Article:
A while back I discussed different ways to strategize your diet (Part 1
, Part 2
, Part 3
). The reason why I mention these blogs is because of a topic that I see discussed all the time. I recently saw mention of it just yesterday:
What would you recommend eating-wise on the
day of a competition?
This topic can actually be broken down into two main categories. Although related, some folks like to prepare themselves for training and competition differently, so I will discuss both scenarios below.
I see this question asked all the time, and honestly, it is entirely dependent on the individual. First of all, different people like to workout at different times of the day. Some people even workout at different times from day to day.
I like to train first thing in the morning before I start the rest of my day. So, because of this, I generally exercise on an empty stomach (minus a cup of coffee). Your body keeps energy stores for all sorts of situations.
Adipose tissue (body fat) is stored for times when aerobic energy sources are sufficient to meet your required needs. This is when you are performing tasks when you can meet your energy demands mainly through breathing and circulation alone. An example of this is either walking or jogging.
On the other hand, when you perform fast, powerful actions, such as required during resistance training, your body dips into its stored anaerobic energy stores known as glycogen. Glycogen is stored in the muscles and liver of the body.
This is where situations vary from person to person. Some people have a good storage and utilization system of their glycogen stores and can "get up and go" on an empty stomach. Others, need a bit of sugar to help them through a workout.
If I am doing a cardio-based workout, or lighter resistance training (endurance training, total-body work, etc.) I like to workout on an empty stomach, but again, that is me. If, on the other hand, I am going to be doing some heavy resistance training, I like to have a bit of chocolate milk (250ml) prior to my workout to not only give me a bit of a sugar boost, but to also have some protein flowing through the veins.
find, similar to the "to eat or not to eat before a morning workout"
topic, you do what works for you! For any endurance or performance
event, it never hurts to do a bit of carb loading for a few days
leading up to an event, but as for your 'last meal' (for lack of a
better term) some people like to eat 2 mins before competition, while
others (myself included) like to eat quite a few hours beforehand, if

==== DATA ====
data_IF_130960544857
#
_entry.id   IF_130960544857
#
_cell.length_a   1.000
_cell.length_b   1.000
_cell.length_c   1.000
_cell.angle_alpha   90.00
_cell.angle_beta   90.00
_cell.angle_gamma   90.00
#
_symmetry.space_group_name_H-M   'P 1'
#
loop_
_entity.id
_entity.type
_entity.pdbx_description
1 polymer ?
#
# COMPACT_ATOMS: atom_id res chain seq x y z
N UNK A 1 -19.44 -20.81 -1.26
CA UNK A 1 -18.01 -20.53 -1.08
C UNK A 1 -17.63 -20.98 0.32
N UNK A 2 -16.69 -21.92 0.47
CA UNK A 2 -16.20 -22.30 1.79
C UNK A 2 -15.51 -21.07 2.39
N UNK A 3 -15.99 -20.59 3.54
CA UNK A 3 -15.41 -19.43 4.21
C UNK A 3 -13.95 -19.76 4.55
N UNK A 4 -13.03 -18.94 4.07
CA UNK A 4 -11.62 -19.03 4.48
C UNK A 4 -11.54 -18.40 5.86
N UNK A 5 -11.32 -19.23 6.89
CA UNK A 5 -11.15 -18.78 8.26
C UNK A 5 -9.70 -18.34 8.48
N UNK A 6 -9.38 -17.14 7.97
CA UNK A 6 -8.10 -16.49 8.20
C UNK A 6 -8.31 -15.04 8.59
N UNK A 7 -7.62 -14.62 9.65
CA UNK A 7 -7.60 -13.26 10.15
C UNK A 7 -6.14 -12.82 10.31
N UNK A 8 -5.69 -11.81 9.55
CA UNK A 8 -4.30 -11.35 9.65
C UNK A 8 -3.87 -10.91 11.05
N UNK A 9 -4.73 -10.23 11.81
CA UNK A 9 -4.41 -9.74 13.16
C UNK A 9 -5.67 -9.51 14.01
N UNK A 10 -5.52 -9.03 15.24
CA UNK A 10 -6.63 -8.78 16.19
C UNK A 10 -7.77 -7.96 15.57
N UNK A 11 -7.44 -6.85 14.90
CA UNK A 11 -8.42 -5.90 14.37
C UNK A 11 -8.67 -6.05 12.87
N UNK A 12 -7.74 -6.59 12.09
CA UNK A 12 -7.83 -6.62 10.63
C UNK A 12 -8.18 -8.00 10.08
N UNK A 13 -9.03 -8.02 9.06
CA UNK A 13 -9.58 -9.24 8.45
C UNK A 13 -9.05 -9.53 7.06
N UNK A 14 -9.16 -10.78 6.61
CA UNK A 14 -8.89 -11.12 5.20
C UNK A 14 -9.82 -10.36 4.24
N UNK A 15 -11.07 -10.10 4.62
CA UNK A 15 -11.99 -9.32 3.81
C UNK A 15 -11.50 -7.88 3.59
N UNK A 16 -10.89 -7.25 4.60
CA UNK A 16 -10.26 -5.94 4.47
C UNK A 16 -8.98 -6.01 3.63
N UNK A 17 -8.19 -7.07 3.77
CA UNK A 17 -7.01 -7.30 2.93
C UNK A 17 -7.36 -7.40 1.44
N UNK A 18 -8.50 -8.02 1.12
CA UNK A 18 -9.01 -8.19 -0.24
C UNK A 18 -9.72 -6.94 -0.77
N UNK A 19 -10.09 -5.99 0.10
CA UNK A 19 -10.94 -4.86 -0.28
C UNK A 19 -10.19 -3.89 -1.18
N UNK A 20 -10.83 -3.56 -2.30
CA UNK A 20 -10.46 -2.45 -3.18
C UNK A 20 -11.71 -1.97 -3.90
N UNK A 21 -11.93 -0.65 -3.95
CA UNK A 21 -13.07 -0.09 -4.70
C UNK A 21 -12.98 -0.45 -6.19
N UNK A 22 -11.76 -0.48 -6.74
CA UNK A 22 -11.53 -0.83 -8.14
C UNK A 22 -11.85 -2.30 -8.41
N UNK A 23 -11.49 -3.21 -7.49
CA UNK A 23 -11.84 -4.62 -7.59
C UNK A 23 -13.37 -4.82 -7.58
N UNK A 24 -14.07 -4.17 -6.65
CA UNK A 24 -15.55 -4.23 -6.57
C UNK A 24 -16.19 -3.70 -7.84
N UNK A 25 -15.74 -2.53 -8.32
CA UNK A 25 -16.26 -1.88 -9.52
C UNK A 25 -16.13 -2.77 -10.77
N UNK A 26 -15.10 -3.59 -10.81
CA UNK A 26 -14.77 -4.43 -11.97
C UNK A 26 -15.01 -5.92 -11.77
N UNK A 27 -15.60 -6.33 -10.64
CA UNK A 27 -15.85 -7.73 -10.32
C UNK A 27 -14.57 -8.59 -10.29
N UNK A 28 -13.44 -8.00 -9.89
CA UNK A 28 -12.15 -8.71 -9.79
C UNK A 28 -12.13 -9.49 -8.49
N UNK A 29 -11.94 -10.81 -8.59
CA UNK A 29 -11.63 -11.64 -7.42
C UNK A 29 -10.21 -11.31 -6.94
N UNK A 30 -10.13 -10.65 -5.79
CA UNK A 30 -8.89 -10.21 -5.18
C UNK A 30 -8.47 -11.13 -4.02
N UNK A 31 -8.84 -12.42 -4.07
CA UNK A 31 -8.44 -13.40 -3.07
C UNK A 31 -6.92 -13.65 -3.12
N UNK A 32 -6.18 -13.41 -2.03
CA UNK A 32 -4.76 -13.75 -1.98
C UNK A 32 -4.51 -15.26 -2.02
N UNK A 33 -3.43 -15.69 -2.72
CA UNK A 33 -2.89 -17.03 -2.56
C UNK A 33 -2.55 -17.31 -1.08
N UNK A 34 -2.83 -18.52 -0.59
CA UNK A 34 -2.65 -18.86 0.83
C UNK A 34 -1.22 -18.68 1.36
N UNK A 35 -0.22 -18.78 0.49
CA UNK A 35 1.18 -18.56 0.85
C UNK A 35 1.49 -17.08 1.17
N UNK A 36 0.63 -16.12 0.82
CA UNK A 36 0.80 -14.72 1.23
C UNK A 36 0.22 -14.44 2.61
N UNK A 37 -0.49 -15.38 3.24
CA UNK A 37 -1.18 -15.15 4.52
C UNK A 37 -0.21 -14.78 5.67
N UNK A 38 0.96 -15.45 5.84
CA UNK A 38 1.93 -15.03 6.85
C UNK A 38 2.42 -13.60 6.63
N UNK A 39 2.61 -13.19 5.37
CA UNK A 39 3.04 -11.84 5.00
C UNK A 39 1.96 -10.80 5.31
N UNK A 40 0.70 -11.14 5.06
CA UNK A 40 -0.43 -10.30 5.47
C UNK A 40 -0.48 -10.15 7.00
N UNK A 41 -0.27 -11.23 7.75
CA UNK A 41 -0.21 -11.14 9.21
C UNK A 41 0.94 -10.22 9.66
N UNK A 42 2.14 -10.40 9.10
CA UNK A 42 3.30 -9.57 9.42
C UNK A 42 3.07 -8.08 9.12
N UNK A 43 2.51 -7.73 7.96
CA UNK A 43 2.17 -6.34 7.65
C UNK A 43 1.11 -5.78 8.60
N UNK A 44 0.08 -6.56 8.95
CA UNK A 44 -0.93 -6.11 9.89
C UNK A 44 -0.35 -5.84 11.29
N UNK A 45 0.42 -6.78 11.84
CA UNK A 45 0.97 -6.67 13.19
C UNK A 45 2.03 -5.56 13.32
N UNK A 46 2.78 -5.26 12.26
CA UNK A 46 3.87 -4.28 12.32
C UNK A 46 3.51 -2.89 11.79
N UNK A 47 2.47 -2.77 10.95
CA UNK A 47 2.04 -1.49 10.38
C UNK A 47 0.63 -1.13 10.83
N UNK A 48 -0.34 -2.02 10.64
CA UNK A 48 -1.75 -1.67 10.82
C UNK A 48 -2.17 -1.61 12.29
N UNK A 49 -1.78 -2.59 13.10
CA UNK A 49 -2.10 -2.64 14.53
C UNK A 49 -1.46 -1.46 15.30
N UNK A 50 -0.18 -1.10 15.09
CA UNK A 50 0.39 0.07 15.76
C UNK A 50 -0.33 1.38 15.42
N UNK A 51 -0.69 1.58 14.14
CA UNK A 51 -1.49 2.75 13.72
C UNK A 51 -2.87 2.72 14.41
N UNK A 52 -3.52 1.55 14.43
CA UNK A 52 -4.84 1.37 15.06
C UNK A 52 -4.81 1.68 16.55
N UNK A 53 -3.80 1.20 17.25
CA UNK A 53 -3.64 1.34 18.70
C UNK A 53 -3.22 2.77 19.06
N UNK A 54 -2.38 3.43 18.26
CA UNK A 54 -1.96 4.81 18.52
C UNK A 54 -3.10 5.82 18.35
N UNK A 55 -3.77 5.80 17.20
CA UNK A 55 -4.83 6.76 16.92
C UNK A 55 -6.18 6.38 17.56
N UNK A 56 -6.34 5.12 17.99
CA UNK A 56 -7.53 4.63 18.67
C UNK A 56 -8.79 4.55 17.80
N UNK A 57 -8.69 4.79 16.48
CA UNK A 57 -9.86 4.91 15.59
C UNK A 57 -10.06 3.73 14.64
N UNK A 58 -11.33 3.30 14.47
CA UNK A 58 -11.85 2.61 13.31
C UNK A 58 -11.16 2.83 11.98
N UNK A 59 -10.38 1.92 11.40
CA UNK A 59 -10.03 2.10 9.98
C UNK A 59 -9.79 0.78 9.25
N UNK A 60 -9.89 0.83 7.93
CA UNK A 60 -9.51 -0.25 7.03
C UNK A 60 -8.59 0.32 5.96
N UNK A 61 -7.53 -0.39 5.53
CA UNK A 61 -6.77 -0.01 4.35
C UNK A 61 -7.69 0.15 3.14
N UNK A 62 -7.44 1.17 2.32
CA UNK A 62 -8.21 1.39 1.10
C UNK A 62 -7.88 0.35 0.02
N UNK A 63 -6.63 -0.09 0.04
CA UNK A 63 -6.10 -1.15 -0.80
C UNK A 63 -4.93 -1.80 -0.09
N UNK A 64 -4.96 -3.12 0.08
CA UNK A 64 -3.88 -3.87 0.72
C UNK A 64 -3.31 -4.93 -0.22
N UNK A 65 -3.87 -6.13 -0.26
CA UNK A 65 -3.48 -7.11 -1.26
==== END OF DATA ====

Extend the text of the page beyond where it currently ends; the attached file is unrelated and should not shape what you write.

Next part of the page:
not on an empty stomach altogether.
Keep in mind that your body obviously stores adipose (body fat) for
times of starvation or as an aerobic energy source, but it also stores
glycogen in the muscles and liver for those times when you need explosive power (same as discussed above). As long as your diet is pretty well-rounded leading
up to an event, your body's energy sources should be nice and "topped
Again, this can vary from person to person, but the general recommended guideline is to eat a well-rounded meal 3 to 4 hours prior to competition.
I know that growing up, I used to get a serious case of "nervous gut" before competition. This applied to virtually any competition I participated in. Unfortunately, because of this, I could hardly eat a thing the day of, and even the day prior to competing. My parents used to always try and get me to eat something, which is smart, but my stomach would always be in knots, so do what works for you!
One thing I will definitely promote is proper hydration. Often times, when an athlete is beginning to show signs of fatigue, it is because they are dehydrated. It is recommended that you consume 500ml of beverage (preferably water) 2 hours prior to training or competition. This ensures that your body has sufficient hydration, but also allows enough time for digestion so you do not have water sloshing around in your belly.
During competition or training, you should aim to consume anywhere from 150-250ml of water every 15-20mins. Due to the nature of sport, this is not always realistic, but you should make the best effort possible to remain hydrated.
Following competition or training, hydration is also important. Official recommendations suggest that an individual should consume 500ml of fluids for every pound of body weight lost, although this is just a general guideline as many of us do not weigh ourselves before and after training/competition.
The key thing is to remember that thirst is not a good indicator of proper fluid levels. Your body will give you that 'thirst' sensation when you have reached a low level of hydration, although it will not indicate to you when you are at optimal levels. Drinking plenty of fluids throughout the day, especially for those that are very active is the best-case scenario!
Quote of the day:
"The secret of happiness, you see, is not found in seeking more, but in developing the capacity to enjoy less."